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Published: Spring 2018

CNYC president Marc J. Luxemburg is an attorney specializing in cooperative and condominium law. Each year at CNYC's annual Conference, he reviews dozens of recent court cases that have the potential to answer questions commonly faced by boards of cooperatives and condominiums as part of their responsibilities (or to create new questions for boards to ponder). Consider this article a preview of Mr. Luxemburg's three hour morning presentation at CNYC's 38th annual Conference on Sunday, November 11, 2018, for which CNYC applies annually to provide CLE credit to attorneys who attend. The Conference brochure will be posted in August on the CNYC website and will subsequently be mailed first to CNYC members and subscribers and then to non-affiliates who have expressed interest in possibly attending.

FINES FOR VIOLATION OF THE BY-LAWS

A pair of recent cases again delves in to the issue of the appropriate amount that a board can fine a unit owner for a violation of the rules or the by-laws.

FINES CAN'T BE UNREASONABLE OR CONFISCATORY
Although the decisions of a cooperative or condominium board are generally governed by the business judgment rule, the courts have found various ways to limit the application of the rule in specific cases. Particularly with respect to fines, the courts have created a standard that a fine can not be unreasonable or confiscatory. There is no statutory basis for this rule, nor is there any decision of the state's highest court, the Court of Appeals, authorizing a deviation from the business judgment rule in this area, but the lower courts have created this new standard nonetheless.

NO DEFINITION OR STANDARD
Although the business judgment rule has objective standards to measure whether a board's conduct is appropriate, namely the board must be acting in the best interest of the cooperative or condominium, and the action must not be designed to single out an owner for harmful conduct, the "unreasonable or confiscatory" rule evidently has no standard to measure when a fine is appropriate. Accordingly boards and practitioners have been left to guess how much of a fine will be upheld in any specific instance. Particularly with respect to the "confiscatory" standard, there is no definition of what interest is being confiscated, and very little as to what level of fine will be held to confiscate such interest.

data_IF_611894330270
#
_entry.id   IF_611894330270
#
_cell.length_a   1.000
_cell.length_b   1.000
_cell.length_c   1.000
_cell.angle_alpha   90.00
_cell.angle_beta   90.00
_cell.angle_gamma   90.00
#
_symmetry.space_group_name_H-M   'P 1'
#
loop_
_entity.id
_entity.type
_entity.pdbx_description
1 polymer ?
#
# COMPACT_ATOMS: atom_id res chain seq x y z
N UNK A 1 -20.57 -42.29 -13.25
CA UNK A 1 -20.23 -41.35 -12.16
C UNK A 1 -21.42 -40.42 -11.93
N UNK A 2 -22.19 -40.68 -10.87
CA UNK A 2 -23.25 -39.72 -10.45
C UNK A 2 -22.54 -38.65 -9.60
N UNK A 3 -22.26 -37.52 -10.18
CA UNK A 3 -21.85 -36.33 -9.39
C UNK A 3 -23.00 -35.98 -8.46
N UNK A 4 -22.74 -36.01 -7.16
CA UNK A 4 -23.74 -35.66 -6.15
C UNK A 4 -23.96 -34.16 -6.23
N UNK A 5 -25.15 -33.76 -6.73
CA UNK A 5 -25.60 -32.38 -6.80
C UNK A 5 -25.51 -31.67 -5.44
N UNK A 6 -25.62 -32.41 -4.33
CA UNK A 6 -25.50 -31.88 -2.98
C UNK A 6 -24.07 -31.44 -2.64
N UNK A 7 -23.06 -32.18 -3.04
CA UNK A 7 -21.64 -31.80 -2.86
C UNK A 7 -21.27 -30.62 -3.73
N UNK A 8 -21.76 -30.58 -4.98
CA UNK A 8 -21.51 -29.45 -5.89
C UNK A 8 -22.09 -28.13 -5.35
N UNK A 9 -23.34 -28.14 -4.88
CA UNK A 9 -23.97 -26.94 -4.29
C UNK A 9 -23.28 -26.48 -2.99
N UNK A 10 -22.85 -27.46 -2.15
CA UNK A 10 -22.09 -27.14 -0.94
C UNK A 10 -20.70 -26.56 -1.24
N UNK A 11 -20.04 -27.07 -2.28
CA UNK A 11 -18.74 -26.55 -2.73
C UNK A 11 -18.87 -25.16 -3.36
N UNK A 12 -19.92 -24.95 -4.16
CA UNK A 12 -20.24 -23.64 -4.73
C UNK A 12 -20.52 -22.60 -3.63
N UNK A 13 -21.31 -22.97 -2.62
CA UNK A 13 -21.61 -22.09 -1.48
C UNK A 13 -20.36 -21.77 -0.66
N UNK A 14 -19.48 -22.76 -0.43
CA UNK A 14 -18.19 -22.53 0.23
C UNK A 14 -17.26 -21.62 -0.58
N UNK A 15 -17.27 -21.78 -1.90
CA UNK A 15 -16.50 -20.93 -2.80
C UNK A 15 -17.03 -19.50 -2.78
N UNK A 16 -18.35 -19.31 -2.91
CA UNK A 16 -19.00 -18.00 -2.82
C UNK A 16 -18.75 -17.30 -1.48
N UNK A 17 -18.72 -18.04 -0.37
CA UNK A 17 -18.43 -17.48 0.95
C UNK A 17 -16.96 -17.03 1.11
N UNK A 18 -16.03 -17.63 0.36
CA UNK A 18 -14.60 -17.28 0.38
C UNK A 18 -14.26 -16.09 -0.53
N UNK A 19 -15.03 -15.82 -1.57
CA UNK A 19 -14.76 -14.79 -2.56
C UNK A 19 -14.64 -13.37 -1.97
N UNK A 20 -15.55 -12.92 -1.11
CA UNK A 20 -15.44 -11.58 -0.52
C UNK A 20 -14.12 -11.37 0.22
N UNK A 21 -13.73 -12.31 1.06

RECENT CASES ADDRESSING FINE
Some light has been shed on this by the two recent cases. In Board of Managers of Downtown Club Condominium v. Sun, 2018 WL 1172599 (Sup.Ct. NY Cop. 3/6/18), the board sought an injunction for leasing out an apartment for periods of less than 30 days, and the sum of $2,000 for fines, and attorney's fees. The unit owner defaulted, and on an inquest the court found that the apartment had been rented on a short term basis on numerous occasions over the course of a year. The board had imposed two fines of $1,000 each for this conduct. The court granted the injunction and held that the amount of $2,000 fine was not unreasonable or confiscatory. One might say that such a fine for such conduct was at most a slap on the wrist.

STEEP FINE DEEMED CONFISCATORY
The second decision, Vidov v. Morton Square Condominium, 2018 WL 1558428 (Sup. Ct. NY Co. 3/30/18), also involved rental of a unit on a transient basis. The condominium imposed a fine of $119,000, representing $1,000 for each night that the unit had been used illegally. The fine was based on the amount the unit owner charged for the unit, namely $700 per night, plus $300 per night as a deterrent. Noting that a prior appellate case had found that a fine of $500 per night for violation of a guest policy was confiscatory, the court found that basing the fine on the amount the unit owner earned is the very definition of confiscation, annulled the fine, and said the burden was on the board to show that a smaller fine would not adequately deter the improper conduct.

WHAT TO CONCLUDE?
In summary, a slap on the wrist fine is acceptable, a fine intended to seriously deter the wrongful conduct by depriving the wrongdoer of the economic benefit of its illegal conduct is confiscatory. One is again constrained to ask exactly what interest it is that the courts are protecting against confiscation. In this case it appears the interest being protected is the making of an illegal profit. Perhaps the good news is that the door has apparently been opened for a board to justify a substantial fine on the basis that a smaller fine would not adequately deter the conduct sought to be prevented.

 
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